Sunday, April 19, 2009

More on "Alright"

As I commented below this used to really bug me, but then I found myself using it in informal corresponce -- never in professional correspondence! -- quite often. This is a link to an interesting history of the words "all right" and "alright", and there is more out there. When I have time I'll consult my Fowler's and see what it says. Check out this site in the meantime: The Maven's Word of the Day. And in the meantime use the rule "If in doubt, don't", and don't use it if you think the person you're writing to or for is going to hate it! lol See the distinction below:
Quoted from the above site:
While in general, alright can be found in all the senses of all right, in
practice there can be a real semantic distinction between the two, because the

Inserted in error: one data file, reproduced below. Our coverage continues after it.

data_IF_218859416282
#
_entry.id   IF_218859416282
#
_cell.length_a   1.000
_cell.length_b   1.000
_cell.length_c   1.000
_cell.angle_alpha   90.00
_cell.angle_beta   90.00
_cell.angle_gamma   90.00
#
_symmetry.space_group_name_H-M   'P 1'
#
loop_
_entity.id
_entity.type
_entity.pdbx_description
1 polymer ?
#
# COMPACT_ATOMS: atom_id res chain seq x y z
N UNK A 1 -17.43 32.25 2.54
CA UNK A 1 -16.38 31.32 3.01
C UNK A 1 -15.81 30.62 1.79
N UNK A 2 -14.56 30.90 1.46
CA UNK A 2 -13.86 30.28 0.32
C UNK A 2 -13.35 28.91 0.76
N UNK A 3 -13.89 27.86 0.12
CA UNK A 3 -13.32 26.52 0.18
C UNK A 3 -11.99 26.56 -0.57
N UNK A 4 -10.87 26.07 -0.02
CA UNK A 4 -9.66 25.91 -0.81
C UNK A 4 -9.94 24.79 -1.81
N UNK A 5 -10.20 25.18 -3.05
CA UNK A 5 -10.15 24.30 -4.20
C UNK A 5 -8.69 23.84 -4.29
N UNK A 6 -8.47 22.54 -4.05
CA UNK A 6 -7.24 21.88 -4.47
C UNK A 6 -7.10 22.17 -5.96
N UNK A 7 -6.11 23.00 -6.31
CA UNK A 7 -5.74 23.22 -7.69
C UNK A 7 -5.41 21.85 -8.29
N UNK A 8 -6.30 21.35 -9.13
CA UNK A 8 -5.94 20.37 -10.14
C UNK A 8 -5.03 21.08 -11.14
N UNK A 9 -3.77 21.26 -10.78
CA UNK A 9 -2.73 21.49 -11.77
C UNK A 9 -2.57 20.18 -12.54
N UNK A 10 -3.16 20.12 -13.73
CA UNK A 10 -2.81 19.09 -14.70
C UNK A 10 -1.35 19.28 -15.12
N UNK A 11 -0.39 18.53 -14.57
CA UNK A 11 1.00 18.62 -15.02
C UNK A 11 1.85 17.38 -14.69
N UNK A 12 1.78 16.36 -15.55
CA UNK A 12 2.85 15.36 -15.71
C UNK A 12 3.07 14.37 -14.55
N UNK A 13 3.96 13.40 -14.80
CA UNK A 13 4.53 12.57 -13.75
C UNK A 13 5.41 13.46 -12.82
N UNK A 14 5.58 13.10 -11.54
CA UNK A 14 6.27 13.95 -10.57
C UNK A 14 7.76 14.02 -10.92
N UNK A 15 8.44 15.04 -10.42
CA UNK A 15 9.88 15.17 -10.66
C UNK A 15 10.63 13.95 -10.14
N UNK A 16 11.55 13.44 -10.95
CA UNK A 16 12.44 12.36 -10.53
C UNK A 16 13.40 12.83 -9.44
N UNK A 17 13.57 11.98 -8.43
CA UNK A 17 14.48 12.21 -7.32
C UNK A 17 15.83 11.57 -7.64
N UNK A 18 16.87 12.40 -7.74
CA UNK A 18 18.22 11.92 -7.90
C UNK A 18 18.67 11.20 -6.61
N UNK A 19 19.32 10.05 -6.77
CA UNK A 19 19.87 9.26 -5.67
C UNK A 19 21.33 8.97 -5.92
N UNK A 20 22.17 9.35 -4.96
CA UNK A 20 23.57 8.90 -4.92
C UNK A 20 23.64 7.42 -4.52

two word form all right can mean 'all correct' or something like that, while
alright can only mean 'good; safe; healthy', etc. when used as an adjective.
(Similar distinctions are found with already and all ready, though these forms
have diverged to the point where they are not interchangable at all.) Thus the
sentence "The Kids Aren't All Right" can mean 'not all the kids are right', or
'some of the kids are wrong', while "The Kids Aren't Alright" can only mean 'the
kids are not OK'. from


Beth said...

I was also reading about the various "anywords" that have morphed into one word, e.g., any way, any how, any one, etc. Perhaps all right will eventually morph into alright and be completely acceptable.


Just Bill said...

I now knowe maore about penguines that I need to know.
Alright, Bill

Kaio said...

Hi Lori,
Oh my God you've got so many blogs!
How do you find time to post in all of them?
Even more: how do you find time to sleep?
Kisses from London

SILVER said...

very informative for me!! i do google for difference between 2 words commonly used but which one IS the right one to use??

"Alright or All right " had been one of them, yes. Happy to see them here!

Rick said...

Your instructions were all right, alright.